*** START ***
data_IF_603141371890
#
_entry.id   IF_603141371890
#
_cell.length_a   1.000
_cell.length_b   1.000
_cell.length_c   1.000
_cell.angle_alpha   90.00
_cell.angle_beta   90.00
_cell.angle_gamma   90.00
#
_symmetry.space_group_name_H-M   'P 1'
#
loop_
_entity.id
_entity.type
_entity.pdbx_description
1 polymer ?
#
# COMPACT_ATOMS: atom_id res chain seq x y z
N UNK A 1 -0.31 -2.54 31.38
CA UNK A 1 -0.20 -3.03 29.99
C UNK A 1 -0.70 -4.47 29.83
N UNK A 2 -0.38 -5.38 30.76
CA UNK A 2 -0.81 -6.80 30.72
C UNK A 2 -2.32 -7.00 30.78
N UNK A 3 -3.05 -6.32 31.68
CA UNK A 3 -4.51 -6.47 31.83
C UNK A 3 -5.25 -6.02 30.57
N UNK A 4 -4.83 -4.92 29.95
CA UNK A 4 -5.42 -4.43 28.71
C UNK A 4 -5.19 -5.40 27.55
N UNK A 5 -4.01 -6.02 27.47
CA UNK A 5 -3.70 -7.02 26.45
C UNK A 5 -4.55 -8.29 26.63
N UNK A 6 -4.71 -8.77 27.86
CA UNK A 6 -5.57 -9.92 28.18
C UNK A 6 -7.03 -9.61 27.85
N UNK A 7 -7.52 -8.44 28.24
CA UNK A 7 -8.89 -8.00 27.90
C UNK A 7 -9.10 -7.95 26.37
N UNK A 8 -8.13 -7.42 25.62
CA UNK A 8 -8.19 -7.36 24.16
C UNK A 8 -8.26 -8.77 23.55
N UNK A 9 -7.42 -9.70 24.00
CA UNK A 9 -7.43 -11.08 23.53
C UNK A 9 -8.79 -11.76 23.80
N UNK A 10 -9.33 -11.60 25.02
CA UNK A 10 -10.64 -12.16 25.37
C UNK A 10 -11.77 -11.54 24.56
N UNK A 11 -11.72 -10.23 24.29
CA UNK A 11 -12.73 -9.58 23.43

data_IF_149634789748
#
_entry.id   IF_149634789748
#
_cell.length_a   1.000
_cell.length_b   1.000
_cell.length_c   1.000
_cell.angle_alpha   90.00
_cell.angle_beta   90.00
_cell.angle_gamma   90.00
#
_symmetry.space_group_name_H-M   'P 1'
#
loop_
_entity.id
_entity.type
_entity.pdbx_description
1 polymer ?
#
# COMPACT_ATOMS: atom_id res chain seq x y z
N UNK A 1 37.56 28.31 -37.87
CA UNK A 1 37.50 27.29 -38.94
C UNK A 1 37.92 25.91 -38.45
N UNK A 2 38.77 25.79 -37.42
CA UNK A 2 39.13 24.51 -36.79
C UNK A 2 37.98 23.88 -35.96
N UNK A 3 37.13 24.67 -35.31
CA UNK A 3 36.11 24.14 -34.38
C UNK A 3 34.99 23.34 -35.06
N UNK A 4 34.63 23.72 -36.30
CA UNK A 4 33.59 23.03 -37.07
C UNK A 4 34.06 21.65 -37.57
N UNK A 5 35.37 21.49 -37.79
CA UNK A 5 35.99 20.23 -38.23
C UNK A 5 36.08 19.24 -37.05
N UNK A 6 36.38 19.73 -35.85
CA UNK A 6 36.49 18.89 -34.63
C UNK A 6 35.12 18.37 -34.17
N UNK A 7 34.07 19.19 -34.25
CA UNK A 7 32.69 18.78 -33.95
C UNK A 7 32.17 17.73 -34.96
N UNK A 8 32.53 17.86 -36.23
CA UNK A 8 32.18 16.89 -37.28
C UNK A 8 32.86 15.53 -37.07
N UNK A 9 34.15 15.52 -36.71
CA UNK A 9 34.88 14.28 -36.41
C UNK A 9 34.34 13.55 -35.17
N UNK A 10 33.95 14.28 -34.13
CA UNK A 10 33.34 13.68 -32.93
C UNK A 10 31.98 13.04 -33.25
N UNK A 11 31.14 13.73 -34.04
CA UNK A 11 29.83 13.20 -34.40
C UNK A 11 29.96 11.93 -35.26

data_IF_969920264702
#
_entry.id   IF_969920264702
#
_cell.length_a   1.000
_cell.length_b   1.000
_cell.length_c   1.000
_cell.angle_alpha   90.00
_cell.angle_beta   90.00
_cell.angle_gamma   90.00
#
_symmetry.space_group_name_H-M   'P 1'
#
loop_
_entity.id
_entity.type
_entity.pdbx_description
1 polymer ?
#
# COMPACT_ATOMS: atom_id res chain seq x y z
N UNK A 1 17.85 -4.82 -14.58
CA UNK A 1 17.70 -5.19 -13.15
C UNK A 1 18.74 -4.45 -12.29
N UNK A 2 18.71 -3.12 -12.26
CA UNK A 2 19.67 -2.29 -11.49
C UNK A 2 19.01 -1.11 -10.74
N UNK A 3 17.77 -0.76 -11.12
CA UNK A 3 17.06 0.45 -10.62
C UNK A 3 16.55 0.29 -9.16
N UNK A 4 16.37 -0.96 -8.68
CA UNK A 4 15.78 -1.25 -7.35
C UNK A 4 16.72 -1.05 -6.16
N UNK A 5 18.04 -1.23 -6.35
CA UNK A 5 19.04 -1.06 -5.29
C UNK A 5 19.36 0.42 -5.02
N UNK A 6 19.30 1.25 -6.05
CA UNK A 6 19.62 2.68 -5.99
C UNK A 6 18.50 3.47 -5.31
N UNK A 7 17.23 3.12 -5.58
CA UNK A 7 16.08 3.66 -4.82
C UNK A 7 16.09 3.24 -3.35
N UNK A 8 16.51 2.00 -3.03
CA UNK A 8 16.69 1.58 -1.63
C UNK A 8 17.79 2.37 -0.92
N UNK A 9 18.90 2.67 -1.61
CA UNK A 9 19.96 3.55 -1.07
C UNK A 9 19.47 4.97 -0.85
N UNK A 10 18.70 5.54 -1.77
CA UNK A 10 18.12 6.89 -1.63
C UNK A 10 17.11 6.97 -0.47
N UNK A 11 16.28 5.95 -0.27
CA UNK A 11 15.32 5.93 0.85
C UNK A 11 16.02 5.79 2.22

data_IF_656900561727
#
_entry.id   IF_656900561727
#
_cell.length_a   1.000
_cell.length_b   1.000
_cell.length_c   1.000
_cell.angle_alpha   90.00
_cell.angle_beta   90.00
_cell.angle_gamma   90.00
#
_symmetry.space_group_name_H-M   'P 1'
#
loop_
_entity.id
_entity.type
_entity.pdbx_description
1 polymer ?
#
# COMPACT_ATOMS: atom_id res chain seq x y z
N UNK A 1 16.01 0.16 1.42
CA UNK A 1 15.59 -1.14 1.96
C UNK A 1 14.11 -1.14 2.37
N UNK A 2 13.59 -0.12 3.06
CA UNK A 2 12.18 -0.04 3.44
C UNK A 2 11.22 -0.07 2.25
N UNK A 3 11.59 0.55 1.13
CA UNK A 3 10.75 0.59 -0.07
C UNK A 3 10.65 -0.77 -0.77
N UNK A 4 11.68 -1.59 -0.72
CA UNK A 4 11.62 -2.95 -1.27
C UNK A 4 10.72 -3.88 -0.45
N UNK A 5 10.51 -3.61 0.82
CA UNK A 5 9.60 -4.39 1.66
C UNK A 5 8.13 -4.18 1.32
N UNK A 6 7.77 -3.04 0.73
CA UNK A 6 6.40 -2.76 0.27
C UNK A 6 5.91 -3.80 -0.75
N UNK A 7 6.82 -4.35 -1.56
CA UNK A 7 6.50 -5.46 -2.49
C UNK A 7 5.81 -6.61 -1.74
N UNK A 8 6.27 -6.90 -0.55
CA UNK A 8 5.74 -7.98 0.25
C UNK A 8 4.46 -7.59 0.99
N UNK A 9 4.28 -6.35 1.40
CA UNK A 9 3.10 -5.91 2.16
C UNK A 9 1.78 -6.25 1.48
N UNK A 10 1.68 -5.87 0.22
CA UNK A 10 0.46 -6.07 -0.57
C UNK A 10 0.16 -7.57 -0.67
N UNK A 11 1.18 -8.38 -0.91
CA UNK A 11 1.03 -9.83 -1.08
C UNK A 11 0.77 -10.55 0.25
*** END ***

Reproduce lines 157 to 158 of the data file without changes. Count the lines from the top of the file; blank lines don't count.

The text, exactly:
CA UNK A 11 15.32 5.93 0.85
C UNK A 11 16.02 5.79 2.22